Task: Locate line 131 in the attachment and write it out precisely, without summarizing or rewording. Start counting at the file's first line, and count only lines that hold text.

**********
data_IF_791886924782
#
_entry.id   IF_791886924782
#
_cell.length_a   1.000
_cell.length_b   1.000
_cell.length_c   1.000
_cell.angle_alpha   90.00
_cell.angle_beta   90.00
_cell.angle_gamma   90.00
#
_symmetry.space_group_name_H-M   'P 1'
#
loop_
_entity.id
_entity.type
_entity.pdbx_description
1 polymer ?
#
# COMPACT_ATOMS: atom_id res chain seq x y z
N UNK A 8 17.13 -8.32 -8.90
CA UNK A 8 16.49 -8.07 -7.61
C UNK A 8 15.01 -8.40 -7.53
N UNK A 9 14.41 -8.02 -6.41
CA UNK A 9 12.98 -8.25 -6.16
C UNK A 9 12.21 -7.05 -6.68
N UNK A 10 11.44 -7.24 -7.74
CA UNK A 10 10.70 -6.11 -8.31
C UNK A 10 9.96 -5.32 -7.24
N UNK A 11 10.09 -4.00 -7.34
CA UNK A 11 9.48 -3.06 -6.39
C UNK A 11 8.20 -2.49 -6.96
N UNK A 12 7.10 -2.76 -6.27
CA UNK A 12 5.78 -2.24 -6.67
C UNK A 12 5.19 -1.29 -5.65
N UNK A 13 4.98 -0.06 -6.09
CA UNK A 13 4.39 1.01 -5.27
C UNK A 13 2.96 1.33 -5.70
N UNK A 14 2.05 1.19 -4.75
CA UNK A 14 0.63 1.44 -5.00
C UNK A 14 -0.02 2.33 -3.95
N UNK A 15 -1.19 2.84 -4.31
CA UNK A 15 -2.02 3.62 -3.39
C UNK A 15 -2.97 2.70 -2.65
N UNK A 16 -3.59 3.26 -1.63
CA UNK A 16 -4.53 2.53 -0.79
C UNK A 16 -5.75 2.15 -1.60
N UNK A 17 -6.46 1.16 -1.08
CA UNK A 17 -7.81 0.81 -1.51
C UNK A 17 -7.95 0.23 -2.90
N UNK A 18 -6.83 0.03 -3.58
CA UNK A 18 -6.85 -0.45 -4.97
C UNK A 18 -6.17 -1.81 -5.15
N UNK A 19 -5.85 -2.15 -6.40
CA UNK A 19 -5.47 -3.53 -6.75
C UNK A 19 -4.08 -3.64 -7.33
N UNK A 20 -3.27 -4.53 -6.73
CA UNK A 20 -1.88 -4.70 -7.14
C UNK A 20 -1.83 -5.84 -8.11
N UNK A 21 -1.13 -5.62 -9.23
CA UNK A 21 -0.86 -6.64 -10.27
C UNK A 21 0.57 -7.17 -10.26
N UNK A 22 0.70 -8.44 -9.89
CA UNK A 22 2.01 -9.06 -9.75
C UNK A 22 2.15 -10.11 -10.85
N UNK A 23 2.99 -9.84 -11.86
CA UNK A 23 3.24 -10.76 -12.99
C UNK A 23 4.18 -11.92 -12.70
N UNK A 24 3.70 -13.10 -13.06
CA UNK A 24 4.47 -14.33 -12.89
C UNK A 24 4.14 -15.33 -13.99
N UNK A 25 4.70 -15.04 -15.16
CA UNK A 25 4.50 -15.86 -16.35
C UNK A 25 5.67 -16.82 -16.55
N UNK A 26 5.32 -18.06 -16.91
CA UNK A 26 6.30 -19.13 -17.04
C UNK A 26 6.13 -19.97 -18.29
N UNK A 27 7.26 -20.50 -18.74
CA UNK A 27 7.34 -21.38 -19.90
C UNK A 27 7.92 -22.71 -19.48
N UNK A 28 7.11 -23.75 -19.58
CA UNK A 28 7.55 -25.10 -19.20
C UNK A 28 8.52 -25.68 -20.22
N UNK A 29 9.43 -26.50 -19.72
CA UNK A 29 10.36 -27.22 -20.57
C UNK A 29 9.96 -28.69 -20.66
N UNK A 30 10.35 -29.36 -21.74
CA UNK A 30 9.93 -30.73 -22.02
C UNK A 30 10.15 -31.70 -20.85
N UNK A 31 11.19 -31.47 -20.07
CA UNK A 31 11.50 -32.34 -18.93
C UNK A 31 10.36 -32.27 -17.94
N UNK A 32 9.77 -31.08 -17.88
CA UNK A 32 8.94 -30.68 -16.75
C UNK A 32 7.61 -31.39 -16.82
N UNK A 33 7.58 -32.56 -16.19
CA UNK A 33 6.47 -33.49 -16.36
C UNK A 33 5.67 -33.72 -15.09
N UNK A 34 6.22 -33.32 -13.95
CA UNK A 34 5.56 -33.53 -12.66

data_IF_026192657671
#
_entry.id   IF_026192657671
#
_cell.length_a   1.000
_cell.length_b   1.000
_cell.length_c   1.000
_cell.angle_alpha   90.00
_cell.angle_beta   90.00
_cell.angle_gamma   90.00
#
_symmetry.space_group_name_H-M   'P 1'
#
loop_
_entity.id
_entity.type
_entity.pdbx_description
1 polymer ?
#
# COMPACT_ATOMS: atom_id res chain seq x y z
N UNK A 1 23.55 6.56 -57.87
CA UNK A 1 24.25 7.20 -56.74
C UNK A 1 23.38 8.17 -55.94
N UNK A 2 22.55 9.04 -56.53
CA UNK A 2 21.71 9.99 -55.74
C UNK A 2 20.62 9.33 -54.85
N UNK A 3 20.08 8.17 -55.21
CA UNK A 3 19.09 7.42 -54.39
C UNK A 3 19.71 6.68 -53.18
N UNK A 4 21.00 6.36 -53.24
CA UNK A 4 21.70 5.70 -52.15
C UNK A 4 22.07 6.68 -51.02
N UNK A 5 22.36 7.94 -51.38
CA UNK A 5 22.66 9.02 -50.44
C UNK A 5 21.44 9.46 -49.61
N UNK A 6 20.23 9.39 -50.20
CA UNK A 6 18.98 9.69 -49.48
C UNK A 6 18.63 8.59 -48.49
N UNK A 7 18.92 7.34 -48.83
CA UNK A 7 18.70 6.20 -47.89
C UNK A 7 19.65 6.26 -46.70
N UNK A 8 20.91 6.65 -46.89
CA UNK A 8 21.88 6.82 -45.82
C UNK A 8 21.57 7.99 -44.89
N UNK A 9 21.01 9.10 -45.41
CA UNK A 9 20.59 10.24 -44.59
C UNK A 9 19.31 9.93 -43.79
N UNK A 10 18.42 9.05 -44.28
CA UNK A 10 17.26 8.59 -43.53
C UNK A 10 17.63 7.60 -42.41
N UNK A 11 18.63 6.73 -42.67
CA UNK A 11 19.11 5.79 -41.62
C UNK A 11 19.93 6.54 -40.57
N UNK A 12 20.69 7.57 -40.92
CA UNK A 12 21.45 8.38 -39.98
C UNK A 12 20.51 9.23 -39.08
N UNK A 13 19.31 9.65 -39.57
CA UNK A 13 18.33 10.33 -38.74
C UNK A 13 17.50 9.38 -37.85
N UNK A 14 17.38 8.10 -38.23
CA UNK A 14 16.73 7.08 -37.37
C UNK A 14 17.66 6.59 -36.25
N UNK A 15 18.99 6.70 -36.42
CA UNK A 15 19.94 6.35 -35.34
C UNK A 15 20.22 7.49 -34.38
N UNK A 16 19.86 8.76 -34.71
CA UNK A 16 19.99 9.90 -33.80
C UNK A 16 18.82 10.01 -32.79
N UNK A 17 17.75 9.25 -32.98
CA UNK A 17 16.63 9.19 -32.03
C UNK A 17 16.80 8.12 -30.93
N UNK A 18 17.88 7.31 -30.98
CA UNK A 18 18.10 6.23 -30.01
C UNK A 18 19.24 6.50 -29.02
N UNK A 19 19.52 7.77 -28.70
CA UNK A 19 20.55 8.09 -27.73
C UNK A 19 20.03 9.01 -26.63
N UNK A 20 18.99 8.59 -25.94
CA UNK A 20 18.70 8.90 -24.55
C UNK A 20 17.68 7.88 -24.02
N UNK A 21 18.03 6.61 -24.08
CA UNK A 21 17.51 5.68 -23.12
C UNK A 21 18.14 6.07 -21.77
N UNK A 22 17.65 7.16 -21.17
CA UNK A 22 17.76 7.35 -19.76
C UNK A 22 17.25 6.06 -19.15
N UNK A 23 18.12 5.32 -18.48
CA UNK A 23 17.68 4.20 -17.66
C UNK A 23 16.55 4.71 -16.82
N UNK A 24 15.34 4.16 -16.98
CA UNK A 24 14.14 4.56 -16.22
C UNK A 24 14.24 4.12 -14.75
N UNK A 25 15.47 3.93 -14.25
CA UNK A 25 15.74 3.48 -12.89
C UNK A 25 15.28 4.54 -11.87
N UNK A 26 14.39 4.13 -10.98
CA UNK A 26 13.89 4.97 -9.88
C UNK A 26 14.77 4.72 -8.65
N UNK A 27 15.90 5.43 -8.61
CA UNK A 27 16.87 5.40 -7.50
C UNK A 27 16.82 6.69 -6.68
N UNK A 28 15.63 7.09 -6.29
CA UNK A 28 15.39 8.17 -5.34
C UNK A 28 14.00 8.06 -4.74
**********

CA UNK A 4 21.70 5.70 -52.15